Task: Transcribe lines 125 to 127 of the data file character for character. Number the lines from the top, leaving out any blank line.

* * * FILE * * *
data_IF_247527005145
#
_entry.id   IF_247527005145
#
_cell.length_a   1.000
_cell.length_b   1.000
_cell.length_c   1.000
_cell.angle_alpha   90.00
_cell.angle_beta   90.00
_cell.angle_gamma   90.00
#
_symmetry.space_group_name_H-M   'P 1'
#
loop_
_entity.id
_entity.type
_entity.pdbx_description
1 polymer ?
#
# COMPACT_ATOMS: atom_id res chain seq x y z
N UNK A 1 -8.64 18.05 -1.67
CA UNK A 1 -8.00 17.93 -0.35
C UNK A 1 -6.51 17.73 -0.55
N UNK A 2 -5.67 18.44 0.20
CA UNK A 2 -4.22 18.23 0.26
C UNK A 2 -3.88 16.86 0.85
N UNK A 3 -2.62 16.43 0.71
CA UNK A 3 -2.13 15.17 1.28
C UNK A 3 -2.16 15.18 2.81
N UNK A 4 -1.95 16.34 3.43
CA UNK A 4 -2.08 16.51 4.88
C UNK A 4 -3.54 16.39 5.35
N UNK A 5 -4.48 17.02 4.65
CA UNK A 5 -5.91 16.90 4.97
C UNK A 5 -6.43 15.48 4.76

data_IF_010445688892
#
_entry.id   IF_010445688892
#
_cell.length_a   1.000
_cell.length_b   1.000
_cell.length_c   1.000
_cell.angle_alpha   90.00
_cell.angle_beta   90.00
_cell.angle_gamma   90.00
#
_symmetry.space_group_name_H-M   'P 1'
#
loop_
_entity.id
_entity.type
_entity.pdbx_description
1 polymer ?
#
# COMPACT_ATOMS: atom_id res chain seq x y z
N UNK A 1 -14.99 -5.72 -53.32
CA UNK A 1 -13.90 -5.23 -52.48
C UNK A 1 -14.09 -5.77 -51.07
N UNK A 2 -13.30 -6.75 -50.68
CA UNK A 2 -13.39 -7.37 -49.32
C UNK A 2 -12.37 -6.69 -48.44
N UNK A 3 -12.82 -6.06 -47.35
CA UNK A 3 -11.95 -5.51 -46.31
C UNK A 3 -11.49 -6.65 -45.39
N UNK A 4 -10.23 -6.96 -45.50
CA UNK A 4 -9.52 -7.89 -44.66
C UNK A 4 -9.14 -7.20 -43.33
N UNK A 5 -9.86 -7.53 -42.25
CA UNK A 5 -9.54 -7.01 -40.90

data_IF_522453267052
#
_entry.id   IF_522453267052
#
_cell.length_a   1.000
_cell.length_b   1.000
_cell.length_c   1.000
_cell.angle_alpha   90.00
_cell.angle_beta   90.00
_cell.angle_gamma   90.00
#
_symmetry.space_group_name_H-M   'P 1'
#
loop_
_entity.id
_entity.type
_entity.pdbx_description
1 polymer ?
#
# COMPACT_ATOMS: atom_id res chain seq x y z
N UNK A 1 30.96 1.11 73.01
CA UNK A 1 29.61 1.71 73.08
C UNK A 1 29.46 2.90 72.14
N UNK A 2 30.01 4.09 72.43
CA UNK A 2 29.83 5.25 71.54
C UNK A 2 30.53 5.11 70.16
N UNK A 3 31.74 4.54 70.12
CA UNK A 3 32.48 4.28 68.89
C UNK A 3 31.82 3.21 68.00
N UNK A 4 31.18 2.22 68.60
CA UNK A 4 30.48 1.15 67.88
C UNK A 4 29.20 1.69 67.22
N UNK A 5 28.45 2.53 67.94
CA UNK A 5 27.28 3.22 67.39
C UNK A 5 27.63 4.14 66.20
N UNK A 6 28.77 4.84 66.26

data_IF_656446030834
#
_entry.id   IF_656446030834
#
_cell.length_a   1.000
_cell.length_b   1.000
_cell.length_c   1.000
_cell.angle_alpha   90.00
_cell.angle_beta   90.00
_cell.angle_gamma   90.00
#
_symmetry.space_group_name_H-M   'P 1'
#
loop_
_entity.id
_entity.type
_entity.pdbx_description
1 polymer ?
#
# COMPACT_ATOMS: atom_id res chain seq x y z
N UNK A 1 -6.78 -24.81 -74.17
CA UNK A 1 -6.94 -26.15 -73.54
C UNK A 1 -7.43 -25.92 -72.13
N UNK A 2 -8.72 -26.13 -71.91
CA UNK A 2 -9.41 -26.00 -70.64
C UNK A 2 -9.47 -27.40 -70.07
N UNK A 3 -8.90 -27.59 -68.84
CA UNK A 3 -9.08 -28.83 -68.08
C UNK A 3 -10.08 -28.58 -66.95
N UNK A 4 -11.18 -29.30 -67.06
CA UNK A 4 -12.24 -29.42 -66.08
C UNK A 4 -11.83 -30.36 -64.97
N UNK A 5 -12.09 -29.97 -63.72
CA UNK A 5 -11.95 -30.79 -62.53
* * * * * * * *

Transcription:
# COMPACT_ATOMS: atom_id res chain seq x y z
N UNK A 1 -6.78 -24.81 -74.17
CA UNK A 1 -6.94 -26.15 -73.54